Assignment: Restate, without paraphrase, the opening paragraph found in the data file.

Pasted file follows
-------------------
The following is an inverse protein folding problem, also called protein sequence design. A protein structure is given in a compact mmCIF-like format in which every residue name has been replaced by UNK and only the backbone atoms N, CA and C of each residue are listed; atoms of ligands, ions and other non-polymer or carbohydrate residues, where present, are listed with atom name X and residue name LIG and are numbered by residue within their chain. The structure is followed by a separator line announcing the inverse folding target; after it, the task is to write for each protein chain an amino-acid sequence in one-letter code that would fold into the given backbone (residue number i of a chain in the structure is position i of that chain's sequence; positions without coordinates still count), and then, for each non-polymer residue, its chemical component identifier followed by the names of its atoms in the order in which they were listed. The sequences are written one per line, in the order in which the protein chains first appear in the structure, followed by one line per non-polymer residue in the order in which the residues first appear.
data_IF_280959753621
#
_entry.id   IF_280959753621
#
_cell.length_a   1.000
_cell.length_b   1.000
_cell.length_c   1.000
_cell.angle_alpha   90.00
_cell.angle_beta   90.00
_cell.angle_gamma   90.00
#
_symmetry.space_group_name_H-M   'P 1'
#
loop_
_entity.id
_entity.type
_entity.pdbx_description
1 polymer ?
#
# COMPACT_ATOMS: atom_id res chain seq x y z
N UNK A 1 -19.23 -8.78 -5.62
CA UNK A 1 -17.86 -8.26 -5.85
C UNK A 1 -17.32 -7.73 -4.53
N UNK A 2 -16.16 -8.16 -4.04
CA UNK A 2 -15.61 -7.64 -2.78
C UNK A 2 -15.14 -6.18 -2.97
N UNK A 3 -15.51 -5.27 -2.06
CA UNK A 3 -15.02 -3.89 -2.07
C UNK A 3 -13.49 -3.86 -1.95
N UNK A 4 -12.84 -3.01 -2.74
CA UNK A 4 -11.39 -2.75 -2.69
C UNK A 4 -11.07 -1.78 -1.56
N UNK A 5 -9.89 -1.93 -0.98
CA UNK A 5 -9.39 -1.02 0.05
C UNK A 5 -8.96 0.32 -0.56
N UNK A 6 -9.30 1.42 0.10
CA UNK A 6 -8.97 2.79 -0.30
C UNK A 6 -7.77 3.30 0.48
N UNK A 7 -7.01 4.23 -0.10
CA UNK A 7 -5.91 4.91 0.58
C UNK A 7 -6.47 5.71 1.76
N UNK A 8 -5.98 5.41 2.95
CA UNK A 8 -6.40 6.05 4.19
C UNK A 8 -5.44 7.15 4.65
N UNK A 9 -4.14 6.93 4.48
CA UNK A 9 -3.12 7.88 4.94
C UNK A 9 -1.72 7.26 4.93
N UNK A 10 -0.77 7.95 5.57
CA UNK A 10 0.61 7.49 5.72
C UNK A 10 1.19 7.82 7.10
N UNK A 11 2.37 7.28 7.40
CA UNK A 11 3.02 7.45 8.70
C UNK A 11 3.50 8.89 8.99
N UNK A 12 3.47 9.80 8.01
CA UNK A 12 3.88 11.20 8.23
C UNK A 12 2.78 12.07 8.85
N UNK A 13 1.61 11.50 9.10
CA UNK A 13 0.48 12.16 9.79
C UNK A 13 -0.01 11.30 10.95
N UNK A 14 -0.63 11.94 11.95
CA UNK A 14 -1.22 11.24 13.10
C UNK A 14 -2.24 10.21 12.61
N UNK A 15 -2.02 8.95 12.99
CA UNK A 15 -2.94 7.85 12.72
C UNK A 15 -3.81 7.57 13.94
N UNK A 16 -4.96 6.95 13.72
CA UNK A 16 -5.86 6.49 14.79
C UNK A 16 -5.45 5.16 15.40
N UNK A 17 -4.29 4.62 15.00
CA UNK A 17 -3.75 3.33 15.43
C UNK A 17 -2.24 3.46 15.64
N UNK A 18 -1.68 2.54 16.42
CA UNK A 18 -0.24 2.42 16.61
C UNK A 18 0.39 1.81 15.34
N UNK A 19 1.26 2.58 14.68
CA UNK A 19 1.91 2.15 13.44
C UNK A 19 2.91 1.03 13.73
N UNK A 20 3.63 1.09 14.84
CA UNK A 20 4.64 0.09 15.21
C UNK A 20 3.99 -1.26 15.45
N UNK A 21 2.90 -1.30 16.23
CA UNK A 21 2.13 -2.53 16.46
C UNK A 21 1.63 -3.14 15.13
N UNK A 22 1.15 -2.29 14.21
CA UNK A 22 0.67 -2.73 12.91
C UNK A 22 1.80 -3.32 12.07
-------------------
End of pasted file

The following is an inverse protein folding problem, also called protein sequence design. A protein structure is given in a compact mmCIF-like format in which every residue name has been replaced by UNK and only the backbone atoms N, CA and C of each residue are listed; atoms of ligands, ions and other non-polymer or carbohydrate residues, where present, are listed with atom name X and residue name LIG and are numbered by residue within their chain. The structure is followed by a separator line announcing the inverse folding target; after it, the task is to write for each protein chain an amino-acid sequence in one-letter code that would fold into the given backbone (residue number i of a chain in the structure is position i of that chain's sequence; positions without coordinates still count), and then, for each non-polymer residue, its chemical component identifier followed by the names of its atoms in the order in which they were listed. The sequences are written one per line, in the order in which the protein chains first appear in the structure, followed by one line per non-polymer residue in the order in which the residues first appear.